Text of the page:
But CRA put extra effort into promoting the 2009 running, bumped the race back to 300 laps and got Kyle Busch to come to town. Kyle helped the event's prestige in the way he knows best, stomping the field in route to a dominant victory. And ever since the event has reclaimed its mantle as a major event.

1967Iggy Katona
1968Andy Hampton
1969Jim Blount
1970Jim Blount
1971Don Gregory
1972Don Higgins
1973Dennis Nyari
1974Tiny Lund
1975Don Higgins
1976Jerry Makara
1977Dave Watson
1978Mark Martin
1979Ricky Knotts
1980Bob Senneker
1981Mark Martin
1982Alan Kulwicki
1983Bob Senneker
1984Bob Senneker
1985Mark Martin
1986Mark Martin
1987Dick Trickle
1988Dick Trickle
1989Butch Miller
1990Harold Fair
1991Scott Hansen
1992Mike Eddy
1993Scott Hansen
1994Steve Holzhausen
1995Bryan Reffner
1996Kevin Cywinski
1997Gary St. Amant
1998Scott Hansen
1999Mike Miller
2000Kenny Tweedy
2001Bull Baker
2002Chet Fillip
2003Bobby Parsley
2004Junior Hanley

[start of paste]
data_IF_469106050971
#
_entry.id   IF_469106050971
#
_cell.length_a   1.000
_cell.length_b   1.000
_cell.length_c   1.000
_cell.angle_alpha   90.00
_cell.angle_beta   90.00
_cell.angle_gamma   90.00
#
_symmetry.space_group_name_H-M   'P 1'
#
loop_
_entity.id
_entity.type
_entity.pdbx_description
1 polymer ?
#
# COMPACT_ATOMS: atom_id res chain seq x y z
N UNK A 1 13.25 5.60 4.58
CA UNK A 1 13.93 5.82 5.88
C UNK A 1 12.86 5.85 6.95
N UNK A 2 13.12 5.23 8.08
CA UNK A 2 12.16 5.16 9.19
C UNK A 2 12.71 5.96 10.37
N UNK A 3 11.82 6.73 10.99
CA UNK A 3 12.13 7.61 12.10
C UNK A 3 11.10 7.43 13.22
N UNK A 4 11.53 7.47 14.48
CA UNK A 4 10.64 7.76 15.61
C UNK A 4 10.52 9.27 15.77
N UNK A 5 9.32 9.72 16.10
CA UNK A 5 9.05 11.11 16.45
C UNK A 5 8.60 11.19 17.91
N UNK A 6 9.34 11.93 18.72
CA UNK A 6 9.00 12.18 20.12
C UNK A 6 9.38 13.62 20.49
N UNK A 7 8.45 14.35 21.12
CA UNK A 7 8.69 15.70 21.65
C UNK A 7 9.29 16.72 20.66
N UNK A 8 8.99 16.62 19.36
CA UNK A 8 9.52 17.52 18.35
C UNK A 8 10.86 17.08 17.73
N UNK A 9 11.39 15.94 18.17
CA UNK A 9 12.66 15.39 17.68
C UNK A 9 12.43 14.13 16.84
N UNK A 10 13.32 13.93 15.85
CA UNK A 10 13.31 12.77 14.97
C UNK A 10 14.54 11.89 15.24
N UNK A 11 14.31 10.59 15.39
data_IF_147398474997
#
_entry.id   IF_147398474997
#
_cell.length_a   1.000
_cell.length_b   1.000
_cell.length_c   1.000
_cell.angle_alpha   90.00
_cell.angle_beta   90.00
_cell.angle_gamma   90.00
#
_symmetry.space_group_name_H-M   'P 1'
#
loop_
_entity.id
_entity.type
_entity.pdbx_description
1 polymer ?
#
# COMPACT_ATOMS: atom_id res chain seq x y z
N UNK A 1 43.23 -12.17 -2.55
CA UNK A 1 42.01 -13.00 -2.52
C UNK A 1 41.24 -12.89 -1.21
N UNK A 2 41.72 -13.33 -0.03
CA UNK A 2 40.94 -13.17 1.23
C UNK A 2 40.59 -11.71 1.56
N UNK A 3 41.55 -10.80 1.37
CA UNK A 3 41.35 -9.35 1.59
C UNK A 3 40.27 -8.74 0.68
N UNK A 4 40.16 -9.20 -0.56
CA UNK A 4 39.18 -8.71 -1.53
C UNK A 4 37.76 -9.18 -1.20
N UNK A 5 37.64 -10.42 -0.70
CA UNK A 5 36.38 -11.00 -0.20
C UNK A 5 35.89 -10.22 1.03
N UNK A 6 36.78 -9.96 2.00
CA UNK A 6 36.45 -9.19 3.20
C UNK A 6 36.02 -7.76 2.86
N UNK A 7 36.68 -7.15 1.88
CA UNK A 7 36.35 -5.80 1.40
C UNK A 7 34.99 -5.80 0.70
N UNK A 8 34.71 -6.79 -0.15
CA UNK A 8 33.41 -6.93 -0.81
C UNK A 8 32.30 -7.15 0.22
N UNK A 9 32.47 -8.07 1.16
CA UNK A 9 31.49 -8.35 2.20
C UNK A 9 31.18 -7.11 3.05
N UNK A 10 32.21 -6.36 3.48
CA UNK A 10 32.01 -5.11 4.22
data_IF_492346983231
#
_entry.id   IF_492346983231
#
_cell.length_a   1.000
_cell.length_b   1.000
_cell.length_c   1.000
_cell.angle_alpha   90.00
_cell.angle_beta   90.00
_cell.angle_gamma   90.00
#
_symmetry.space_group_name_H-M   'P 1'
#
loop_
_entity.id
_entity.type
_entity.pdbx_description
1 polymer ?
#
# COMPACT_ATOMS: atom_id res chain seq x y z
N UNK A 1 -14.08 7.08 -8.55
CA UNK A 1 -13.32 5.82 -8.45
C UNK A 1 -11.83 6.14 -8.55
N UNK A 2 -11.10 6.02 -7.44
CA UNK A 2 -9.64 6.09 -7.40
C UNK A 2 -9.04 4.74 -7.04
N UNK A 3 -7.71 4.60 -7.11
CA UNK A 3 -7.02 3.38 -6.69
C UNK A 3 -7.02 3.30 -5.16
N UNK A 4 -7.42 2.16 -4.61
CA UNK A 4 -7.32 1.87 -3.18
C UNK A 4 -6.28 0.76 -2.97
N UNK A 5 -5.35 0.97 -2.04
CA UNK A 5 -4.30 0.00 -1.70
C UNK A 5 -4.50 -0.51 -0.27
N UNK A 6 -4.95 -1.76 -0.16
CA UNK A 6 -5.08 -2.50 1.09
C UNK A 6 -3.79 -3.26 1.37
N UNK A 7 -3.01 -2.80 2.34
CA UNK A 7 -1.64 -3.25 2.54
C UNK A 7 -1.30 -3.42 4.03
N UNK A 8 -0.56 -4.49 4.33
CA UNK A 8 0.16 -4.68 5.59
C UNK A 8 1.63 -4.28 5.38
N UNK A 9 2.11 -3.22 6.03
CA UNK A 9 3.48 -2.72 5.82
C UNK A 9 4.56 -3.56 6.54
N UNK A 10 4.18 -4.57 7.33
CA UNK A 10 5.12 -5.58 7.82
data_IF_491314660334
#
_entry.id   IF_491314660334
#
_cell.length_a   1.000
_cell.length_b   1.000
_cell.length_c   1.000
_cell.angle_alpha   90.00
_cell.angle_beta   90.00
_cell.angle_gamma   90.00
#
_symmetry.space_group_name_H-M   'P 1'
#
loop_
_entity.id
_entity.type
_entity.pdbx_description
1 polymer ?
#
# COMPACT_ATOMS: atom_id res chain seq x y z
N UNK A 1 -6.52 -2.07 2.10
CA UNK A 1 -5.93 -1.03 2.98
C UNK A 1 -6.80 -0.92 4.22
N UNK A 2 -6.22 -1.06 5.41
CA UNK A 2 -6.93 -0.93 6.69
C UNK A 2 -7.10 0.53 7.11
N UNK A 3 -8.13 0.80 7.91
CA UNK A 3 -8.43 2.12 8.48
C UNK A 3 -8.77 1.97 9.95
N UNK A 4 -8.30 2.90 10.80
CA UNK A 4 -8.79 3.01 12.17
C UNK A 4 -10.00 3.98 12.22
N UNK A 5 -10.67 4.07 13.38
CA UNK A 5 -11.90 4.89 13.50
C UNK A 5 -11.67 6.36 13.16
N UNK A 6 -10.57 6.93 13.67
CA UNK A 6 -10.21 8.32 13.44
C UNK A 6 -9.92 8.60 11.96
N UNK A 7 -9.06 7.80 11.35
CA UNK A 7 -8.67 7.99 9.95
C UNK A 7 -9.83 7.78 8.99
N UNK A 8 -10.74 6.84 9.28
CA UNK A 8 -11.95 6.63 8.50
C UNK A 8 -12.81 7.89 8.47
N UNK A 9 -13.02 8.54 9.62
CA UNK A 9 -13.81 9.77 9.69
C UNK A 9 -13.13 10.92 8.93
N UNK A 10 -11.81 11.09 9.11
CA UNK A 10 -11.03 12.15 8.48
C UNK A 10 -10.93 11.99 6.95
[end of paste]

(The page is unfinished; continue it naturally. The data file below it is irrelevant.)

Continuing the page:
2005Eddie Hoffman
2006Jeff Lane
2007Johnny VanDoorn
2008Scott Hantz
2009Kyle Busch
2010Scott Hantz
2011Steve Dorer
2012Ross Kenseth
2013Johnny VanDoorn
2014Daniel Hemric
2015Erik Jones
2016Dalton Armstrong
2017Steve Wallace
2018Raphael Lessard
2019Johnny VanDoorn
2020Carson Hocevar
2021Kyle Crump

Event Highlights

Here's a sampling of some of the iconic 400s in years past:

1967 - The inaugural Redbud was an ARCA sanctioned show. It got off to a fascinating start as Iggy Katona and Les Snow clocked in at the same speed in time trials. Snow was given the pole position because he went out before Katona in qualifying. The ending was ... not as close. Snow went out after leading 254 of the first 271 laps, leaving Katona without much rival. He went on to win the race by 6 laps. It would be the crowning achievement of Katona's sixth and final ARCA championship season.